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Noncoding RNAs in Growth and Death of Cancer Cells

  • Anfei Liu
  • Shanrong LiuEmail author
Part of the Advances in Experimental Medicine and Biology book series (AEMB, volume 927)

Abstract

The mammalian genomes are mostly comprised of noncoding genes. And mammalian genomes are characterized by pervasive expression of different types of noncoding RNAs (ncRNAs). In sharp contrast to previous collections, these ncRNAs show strong purifying selection evolutionary conservation. Previous studies indicated that only a small fraction of the mammalian genome codes for messenger RNAs destined to be translated into peptides or proteins, and it is generally assumed that a large portion of transcribed sequences—including pseudogenes and several classes of ncRNAs—do not give rise to peptides or proteins. However, ribosome profiling suggests that ribosomes occupy many regions of the transcriptome thought to be noncoding. Moreover, these observations highlight a potentially large and complex set of biologically regulated translational events from transcripts formerly thought to lack coding potential. Furthermore, accumulating evidence from previous studies has suggested that the novel translation products exhibit temporal regulation similar to that of proteins known to be involved in many biological activity processes. In this review, we focus on the coding potential of noncoding genes and ncRNAs. We also sketched the possible mechanisms for their coding activities. Overall, our review provides new insights into the word of central dogma and is an expansive resource of functional annotations for biomedical research. At last, the outcome of the majority of the translation events and their potential biological purpose remain an intriguing topic for future investigation.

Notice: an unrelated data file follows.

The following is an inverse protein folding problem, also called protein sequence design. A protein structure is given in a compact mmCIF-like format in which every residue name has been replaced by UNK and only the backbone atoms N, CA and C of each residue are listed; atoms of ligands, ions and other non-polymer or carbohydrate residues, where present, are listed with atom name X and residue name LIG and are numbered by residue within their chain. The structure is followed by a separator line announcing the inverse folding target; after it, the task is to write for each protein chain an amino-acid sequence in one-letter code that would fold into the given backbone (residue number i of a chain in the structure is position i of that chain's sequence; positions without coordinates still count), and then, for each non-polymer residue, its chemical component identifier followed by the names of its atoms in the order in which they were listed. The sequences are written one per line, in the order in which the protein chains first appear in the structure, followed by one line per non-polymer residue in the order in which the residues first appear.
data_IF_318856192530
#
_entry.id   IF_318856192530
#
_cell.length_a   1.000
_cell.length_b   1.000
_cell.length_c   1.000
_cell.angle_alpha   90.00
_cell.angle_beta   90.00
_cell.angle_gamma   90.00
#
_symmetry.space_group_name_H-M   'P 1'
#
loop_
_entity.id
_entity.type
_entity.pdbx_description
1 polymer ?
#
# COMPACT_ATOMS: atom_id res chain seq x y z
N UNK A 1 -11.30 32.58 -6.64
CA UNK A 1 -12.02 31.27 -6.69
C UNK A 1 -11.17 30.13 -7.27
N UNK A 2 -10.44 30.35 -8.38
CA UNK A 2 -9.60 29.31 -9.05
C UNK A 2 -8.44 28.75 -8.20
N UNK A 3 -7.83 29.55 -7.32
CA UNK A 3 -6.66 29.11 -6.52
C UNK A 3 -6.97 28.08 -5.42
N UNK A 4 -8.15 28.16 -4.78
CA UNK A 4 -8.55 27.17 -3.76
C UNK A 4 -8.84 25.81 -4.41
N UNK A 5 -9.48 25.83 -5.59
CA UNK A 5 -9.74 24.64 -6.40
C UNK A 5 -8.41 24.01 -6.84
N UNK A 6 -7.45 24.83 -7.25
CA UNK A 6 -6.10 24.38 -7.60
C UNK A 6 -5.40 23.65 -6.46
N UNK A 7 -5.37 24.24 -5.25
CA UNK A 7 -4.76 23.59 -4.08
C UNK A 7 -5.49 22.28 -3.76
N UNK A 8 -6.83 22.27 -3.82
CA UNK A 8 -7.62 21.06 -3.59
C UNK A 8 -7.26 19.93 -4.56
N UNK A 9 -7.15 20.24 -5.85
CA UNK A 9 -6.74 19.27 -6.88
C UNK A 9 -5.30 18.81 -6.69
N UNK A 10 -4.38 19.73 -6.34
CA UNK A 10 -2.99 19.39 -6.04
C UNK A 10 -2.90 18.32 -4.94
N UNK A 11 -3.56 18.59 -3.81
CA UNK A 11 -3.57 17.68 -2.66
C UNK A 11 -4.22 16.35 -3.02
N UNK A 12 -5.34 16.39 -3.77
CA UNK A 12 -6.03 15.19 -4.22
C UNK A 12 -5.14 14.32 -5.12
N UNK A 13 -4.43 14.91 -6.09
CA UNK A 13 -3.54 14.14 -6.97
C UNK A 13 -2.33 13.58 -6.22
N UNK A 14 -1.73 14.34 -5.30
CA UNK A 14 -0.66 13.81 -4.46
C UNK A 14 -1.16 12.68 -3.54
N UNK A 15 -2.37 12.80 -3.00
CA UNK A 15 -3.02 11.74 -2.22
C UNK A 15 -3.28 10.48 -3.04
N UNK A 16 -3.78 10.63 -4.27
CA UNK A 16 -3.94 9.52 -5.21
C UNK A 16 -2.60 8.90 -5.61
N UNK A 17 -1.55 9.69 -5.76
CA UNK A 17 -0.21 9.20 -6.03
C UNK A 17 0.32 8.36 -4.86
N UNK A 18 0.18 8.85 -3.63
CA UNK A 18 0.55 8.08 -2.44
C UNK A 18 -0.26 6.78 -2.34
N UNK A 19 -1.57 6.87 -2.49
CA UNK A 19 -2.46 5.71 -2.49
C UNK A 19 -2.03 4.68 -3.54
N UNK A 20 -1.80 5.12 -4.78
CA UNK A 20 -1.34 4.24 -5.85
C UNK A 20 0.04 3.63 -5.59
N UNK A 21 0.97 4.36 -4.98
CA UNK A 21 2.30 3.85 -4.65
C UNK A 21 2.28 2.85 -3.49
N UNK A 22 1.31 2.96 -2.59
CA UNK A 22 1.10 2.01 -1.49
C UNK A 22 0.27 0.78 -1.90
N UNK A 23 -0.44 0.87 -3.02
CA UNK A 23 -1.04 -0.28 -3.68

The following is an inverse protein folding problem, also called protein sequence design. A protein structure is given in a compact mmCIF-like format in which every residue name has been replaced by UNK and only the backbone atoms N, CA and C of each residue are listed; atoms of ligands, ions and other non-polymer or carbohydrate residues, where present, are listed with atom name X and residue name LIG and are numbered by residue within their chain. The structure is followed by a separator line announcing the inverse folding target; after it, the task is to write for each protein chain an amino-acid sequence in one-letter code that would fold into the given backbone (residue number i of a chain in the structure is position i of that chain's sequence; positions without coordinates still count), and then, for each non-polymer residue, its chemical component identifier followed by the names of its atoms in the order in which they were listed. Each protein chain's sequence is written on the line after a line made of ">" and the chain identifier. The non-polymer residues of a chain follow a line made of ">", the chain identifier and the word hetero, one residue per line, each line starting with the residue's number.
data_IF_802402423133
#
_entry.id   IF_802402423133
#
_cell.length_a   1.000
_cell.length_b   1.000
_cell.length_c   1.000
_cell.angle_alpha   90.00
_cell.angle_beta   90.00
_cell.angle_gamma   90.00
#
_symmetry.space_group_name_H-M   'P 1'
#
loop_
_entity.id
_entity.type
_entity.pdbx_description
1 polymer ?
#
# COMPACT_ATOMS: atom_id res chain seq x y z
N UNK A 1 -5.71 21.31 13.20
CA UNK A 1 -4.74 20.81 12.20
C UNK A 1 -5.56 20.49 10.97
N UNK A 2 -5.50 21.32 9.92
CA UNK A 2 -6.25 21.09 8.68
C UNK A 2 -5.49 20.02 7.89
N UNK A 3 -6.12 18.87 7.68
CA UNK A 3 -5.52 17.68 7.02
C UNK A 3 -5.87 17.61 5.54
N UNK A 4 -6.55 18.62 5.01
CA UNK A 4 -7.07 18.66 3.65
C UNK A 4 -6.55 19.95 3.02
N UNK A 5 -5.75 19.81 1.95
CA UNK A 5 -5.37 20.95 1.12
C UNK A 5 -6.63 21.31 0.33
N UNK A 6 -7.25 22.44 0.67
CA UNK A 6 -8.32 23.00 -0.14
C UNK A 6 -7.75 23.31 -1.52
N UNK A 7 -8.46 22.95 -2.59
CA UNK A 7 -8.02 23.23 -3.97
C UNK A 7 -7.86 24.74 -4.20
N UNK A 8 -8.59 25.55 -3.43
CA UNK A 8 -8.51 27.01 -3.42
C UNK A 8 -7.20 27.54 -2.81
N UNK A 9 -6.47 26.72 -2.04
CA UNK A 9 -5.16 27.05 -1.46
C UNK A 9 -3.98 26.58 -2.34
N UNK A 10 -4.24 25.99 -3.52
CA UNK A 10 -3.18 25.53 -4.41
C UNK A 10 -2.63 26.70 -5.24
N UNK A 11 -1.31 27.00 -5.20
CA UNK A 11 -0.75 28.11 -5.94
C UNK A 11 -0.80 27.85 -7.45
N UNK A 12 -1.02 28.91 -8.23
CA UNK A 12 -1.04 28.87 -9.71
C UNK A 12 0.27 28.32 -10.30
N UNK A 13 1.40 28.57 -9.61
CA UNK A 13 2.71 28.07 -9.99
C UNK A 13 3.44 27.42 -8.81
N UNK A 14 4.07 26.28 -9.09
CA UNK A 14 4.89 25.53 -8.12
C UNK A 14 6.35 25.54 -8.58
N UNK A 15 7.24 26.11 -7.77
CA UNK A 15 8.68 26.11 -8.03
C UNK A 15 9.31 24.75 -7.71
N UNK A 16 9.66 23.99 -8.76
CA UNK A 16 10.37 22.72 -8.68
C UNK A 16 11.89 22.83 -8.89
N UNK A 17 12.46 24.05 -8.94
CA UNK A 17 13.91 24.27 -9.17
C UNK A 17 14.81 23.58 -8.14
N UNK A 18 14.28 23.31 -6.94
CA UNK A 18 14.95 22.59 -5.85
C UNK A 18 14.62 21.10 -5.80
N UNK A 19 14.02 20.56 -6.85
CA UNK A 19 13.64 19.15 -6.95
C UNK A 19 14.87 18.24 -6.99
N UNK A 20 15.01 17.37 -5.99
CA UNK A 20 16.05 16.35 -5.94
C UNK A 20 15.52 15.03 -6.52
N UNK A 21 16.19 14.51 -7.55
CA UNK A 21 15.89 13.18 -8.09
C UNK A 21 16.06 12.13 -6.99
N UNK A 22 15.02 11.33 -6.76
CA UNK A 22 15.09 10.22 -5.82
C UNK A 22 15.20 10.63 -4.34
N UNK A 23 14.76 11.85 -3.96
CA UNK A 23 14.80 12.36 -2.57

Keywords

Cancer cells Noncoding RNA Proliferation Cell cycle Necrosis Apoptosis Autophagy 

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Copyright information

© Springer Science+Business Media Singapore 2016

Authors and Affiliations

  1. 1.Second Military Medical UniversityShanghaiChina

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